"The Prime Minister stoically tried to fulfill the result of the referendum, but it was impossible for them to honor the promises people made during the referendum."

In Brussels, European diplomats and EU officials discussed the growing sense that Brexit might disappear. This view is shared by the group that is campaigning for a second referendum.

Tom Brufatto, head of the referendum campaign, said March 29 was a "sigh of relief for a majority of people in the UK, and the risk of not reaching agreement on a fixed date caused great anxiety about stress."

It offered solid support to Remain's supporters that leaving the EU was not an inevitable end to this process.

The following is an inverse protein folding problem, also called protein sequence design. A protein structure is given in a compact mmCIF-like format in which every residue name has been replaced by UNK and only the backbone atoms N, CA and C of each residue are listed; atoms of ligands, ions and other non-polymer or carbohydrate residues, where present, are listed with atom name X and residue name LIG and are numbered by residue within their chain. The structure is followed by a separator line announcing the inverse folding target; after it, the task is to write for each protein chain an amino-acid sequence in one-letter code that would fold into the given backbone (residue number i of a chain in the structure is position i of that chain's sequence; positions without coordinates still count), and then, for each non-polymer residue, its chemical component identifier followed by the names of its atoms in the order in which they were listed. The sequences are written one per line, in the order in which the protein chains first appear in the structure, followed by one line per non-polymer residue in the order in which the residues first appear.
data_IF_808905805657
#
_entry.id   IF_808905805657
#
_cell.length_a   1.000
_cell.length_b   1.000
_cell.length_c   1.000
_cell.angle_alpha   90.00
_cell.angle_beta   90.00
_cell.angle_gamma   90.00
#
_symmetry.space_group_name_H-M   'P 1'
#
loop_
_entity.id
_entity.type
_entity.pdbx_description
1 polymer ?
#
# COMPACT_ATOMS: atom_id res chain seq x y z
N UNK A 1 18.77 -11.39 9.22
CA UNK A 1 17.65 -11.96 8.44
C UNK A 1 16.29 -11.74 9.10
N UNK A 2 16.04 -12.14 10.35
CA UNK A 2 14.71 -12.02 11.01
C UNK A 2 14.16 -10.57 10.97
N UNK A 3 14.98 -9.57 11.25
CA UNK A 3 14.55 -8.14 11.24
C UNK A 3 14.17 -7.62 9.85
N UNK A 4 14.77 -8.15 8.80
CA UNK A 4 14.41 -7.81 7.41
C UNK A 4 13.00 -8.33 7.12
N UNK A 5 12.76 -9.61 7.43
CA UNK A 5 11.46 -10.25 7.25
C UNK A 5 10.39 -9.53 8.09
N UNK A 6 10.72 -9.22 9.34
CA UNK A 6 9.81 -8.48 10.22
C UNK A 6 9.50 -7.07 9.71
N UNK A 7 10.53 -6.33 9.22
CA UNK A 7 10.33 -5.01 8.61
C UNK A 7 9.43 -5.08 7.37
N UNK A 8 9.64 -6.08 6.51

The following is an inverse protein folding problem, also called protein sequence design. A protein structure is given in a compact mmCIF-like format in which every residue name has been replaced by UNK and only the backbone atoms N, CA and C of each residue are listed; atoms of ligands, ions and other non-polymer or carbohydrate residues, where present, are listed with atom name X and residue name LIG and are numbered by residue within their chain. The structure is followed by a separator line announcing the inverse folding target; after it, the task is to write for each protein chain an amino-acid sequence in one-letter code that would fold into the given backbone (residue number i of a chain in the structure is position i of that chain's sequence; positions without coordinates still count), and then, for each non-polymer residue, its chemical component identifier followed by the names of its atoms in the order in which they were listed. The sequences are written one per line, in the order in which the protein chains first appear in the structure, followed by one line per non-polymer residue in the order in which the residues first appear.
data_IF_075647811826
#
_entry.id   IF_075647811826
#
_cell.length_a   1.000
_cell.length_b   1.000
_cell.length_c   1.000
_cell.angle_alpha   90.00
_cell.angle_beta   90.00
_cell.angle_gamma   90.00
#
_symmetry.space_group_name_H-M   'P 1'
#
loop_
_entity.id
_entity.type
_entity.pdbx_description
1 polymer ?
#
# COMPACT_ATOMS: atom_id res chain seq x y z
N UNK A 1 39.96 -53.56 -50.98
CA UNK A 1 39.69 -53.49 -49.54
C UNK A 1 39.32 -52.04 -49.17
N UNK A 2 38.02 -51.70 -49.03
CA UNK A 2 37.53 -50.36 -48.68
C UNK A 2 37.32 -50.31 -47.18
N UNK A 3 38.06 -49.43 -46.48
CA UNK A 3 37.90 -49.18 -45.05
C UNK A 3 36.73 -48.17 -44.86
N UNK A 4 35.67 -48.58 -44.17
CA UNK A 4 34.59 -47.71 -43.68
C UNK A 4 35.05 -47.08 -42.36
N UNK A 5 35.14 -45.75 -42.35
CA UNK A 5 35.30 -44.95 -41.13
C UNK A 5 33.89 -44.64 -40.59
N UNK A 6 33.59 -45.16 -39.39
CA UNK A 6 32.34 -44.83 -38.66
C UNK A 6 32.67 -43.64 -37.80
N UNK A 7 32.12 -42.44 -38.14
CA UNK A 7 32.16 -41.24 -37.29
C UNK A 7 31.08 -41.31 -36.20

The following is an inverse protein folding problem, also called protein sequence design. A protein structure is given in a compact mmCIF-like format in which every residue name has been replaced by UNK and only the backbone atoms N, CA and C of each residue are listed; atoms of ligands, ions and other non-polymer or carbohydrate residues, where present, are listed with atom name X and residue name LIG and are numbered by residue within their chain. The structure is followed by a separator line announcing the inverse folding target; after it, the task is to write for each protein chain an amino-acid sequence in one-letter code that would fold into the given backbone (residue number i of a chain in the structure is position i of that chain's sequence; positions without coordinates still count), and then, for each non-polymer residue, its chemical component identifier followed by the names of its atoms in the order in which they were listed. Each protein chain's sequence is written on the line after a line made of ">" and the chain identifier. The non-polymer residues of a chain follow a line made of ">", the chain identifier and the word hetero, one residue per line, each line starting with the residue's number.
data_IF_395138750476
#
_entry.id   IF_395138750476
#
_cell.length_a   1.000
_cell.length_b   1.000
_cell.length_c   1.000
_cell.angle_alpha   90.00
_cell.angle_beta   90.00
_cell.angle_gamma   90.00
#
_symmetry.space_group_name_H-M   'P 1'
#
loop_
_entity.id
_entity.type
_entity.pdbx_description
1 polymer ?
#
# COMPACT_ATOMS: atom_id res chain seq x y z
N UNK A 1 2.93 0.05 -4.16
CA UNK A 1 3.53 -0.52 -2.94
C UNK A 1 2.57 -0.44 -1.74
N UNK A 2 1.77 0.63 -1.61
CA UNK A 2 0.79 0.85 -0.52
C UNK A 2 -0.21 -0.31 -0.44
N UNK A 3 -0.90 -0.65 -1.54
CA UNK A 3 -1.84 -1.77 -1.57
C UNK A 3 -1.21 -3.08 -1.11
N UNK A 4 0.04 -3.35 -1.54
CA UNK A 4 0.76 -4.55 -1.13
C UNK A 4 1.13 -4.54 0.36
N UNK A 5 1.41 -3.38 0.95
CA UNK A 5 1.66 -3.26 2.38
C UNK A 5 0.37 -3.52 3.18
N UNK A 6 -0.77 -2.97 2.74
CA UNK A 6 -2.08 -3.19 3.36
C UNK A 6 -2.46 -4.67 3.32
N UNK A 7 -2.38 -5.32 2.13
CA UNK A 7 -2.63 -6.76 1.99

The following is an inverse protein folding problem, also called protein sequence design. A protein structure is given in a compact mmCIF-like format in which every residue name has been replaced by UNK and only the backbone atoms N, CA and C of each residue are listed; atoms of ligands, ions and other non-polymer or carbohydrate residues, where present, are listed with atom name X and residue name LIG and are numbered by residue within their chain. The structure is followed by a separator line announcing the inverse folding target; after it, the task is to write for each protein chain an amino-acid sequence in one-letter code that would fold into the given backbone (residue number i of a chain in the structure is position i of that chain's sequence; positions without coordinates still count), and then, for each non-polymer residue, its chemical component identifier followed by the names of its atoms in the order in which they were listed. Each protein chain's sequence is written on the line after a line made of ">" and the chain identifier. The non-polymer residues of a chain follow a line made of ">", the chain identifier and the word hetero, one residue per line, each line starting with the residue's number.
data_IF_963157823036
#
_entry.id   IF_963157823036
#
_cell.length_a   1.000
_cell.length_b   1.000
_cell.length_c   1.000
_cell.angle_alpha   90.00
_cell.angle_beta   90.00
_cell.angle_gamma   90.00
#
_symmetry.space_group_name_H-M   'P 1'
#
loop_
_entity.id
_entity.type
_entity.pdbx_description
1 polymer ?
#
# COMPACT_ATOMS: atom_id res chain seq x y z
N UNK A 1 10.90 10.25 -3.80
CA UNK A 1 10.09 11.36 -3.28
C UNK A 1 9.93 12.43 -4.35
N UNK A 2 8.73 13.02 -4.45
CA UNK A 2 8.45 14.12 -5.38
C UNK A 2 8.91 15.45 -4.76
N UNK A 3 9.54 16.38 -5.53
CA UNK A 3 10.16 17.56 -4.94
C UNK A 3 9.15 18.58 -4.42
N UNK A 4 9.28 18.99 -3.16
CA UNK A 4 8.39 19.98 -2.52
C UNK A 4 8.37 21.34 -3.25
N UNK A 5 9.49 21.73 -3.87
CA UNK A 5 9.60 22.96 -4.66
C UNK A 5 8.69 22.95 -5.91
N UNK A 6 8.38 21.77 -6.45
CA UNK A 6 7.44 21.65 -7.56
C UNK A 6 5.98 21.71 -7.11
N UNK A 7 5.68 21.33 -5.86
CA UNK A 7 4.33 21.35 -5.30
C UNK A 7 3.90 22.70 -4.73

"The extension was seen as a hope for a lighthouse," he said. "I think there will be a mobilization of voters who want to participate in the most important and well-known elections in the history of the European Union."

The truth is that the UK Parliament could not agree on a Brexit outcome, coupled with the EU's reluctance to exclude the UK, leaving all options open. The fact that there is no majority in the House of Commons and that it frustrates the Brexit process means that the one who manages to break the sack first will win the day.

Whether this is a tough Brexiteers mission that forces May out of office and replaces her with a fire-eater, Remainers gets a second referendum, or May does the impossible and concludes a deal with Labor, one can only guess.

The EU has given Britain room to self-clarify. His attempt to give the Brexit process a sense of calm could lead to some bloodiest political battles.